Who is Ashley Montagu?

  • (noun): United States anthropologist (born in England) who popularized anthropology (1905-).
    Synonyms: Montagu

Ashley Montagu

Montague Francis Ashley-Montagu (born Israel Ehrenberg on June 28, 1905, London, England - died November 26, 1999, Princeton, New Jersey, United States) was a British-American anthropologist and humanist, of Jewish ancestry, who popularized topics such as race and gender and their relation to politics and development. He was the rapporteur (appointed investigator), in 1950, for the UNESCO statement The Race Question. As a young man he changed his name to "Montague Francis Ashley-Montagu". After relocating to the United States he used the name "Ashley Montagu".

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Neoteny - In Humans - Between Races and Among Primates
... Ashley Montagu mirrored this statement when he stated that the "Mongoloid skull, whether Chinese or Japanese" is the most neotenized human skull ... Ashley Montagu further claimed that the "European" skull was less neotenized than the Mongoloid, with the "Australian Aborigine" skull less ... Ashley Montagu claimed that humans have more neotenized skulls than Australopithecus ...
List Of Baronies In The Peerage Of England - Baronies, 1264–1707 - 1601–1700
... subsidiary of Earl of Cambridge Baron Montagu of Kimbolton 1620 Montagu extant Subsidiary title of the Viscount Mandeville ... extinct 1688 subsidiary title of the Duke of Albemarle Baron Montagu of St Neots 1660 Montagu extant subsidiary title of the Earl of Sandwich ... FitzHerbert 1660 Finch extinct 1729 Baron Ashley 1661 Ashley-Cooper extant Created Earl of Shaftesbury in 1672 ...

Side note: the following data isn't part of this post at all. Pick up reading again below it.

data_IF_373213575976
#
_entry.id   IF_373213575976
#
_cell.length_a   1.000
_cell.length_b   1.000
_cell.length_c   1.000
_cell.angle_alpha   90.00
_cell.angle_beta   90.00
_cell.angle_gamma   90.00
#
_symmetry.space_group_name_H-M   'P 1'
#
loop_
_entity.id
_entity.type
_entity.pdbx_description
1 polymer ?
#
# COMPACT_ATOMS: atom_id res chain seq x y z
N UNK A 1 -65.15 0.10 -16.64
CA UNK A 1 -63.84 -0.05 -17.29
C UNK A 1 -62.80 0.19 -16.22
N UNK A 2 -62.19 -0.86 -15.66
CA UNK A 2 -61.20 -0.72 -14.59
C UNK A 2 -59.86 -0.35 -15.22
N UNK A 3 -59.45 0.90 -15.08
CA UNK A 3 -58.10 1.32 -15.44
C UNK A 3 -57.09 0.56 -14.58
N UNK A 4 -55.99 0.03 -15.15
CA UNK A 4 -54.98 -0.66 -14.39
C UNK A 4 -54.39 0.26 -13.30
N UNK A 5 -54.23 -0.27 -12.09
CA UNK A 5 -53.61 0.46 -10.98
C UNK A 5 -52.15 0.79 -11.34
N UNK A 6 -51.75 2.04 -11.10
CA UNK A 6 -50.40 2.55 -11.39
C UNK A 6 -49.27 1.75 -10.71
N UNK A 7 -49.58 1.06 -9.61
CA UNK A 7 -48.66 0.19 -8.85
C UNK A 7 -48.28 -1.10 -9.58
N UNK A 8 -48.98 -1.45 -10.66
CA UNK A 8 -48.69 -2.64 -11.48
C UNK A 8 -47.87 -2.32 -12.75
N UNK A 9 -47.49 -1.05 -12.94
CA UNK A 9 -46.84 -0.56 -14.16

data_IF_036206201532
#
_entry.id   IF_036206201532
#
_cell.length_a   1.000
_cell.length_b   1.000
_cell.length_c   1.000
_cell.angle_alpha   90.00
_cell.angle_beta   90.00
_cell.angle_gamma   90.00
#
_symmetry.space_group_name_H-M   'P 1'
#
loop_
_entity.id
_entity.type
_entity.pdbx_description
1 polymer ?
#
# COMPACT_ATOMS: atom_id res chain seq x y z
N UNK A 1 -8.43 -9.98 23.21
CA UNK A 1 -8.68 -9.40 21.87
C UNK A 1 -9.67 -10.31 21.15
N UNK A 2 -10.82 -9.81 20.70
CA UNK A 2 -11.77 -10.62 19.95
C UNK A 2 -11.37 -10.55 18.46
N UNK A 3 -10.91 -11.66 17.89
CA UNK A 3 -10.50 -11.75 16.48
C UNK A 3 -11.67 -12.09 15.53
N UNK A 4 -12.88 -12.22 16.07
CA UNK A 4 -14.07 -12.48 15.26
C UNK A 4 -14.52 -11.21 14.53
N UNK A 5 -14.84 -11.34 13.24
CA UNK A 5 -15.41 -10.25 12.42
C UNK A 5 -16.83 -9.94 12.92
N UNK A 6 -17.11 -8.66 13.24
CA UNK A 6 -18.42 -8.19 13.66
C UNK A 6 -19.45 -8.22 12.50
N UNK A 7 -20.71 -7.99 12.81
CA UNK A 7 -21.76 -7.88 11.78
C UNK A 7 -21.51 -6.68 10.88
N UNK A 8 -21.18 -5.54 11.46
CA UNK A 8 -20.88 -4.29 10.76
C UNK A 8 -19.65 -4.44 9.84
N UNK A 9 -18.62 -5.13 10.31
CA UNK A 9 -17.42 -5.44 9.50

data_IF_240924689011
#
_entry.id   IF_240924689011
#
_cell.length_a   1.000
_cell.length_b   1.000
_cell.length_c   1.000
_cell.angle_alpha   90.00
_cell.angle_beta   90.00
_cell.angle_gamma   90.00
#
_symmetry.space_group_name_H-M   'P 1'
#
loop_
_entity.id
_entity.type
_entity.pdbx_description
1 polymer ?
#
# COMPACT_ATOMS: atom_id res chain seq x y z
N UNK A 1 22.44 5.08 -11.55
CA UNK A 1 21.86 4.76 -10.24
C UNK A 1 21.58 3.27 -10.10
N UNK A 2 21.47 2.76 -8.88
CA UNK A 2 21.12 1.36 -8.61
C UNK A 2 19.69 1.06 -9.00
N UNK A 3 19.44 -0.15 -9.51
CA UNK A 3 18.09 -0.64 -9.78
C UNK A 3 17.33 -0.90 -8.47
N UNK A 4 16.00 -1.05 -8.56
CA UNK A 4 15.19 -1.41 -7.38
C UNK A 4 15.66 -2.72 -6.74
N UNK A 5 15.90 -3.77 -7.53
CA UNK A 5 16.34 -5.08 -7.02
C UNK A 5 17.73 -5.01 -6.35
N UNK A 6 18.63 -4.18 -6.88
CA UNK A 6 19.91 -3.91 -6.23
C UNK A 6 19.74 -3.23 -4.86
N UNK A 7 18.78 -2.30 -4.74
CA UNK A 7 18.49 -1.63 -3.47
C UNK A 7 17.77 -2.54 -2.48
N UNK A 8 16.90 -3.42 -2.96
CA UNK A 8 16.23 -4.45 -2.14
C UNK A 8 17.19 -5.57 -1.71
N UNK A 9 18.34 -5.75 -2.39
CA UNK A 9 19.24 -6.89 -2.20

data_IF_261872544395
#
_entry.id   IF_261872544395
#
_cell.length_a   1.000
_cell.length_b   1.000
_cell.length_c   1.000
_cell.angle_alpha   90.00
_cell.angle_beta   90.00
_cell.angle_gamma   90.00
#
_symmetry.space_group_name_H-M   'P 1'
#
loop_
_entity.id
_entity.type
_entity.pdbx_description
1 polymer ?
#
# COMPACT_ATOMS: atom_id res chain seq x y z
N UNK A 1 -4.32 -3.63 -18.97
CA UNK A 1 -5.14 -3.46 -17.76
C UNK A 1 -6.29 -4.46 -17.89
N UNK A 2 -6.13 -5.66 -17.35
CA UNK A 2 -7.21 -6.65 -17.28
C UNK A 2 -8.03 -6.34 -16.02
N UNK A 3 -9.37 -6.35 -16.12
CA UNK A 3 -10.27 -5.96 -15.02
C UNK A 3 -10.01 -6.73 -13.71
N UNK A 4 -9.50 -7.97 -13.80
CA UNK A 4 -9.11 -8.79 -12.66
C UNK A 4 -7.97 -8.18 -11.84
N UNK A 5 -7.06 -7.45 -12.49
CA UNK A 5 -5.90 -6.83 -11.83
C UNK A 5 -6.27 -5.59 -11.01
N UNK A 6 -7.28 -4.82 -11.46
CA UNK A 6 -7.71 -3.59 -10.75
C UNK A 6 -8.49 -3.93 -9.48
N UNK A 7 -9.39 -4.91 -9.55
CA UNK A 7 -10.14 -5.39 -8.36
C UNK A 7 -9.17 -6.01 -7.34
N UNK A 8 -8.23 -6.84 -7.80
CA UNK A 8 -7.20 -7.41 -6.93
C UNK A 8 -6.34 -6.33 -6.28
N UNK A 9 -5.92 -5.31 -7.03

Ashley Montagu - Cinema and Television
... Footage of Ashley Montagu talking with Charlton Heston about his character in the movie appears as a bonus in the special DVD edition of The Omega Man ...

Famous quotes containing the words ashley montagu and/or montagu:

    The parallel between antifeminism and race prejudice is striking. The same underlying motives appear to be at work, namely fear, jealousy, feelings of insecurity, fear of economic competition, guilt feelings, and the like. Many of the leaders of the feminist movement in the nineteenth-century United States clearly understood the similarity of the motives at work in antifeminism and race discrimination and associated themselves with the anti slavery movement.
    Ashley Montagu (b. 1905)

    Take back the beauty and wit you bestow upon me; leave me my own mediocrity of agreeableness and genius, but leave me also my sincerity, my constancy, and my plain dealing; ‘tis all I have to recommend me to the esteem either of others or myself.
    Mary Wortley, Lady Montagu (1689–1762)